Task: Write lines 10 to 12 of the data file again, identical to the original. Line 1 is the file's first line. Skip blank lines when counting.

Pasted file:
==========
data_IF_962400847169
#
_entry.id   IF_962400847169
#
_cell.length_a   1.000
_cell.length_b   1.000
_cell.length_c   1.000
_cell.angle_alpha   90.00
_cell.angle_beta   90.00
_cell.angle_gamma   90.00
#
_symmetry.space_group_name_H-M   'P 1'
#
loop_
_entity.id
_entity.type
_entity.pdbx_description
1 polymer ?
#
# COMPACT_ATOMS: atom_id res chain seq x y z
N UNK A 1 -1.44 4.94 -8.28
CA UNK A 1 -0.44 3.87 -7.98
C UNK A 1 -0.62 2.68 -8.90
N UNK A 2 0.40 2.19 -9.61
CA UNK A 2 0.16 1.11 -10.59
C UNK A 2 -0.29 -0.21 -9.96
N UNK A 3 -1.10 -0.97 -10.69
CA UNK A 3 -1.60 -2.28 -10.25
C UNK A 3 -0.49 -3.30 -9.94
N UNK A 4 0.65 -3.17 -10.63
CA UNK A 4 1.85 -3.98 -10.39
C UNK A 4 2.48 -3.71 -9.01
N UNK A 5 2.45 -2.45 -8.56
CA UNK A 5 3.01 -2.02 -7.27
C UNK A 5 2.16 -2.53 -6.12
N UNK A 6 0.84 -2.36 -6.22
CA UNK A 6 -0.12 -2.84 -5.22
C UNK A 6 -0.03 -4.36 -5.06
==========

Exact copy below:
_cell.angle_gamma   90.00
#
_symmetry.space_group_name_H-M   'P 1'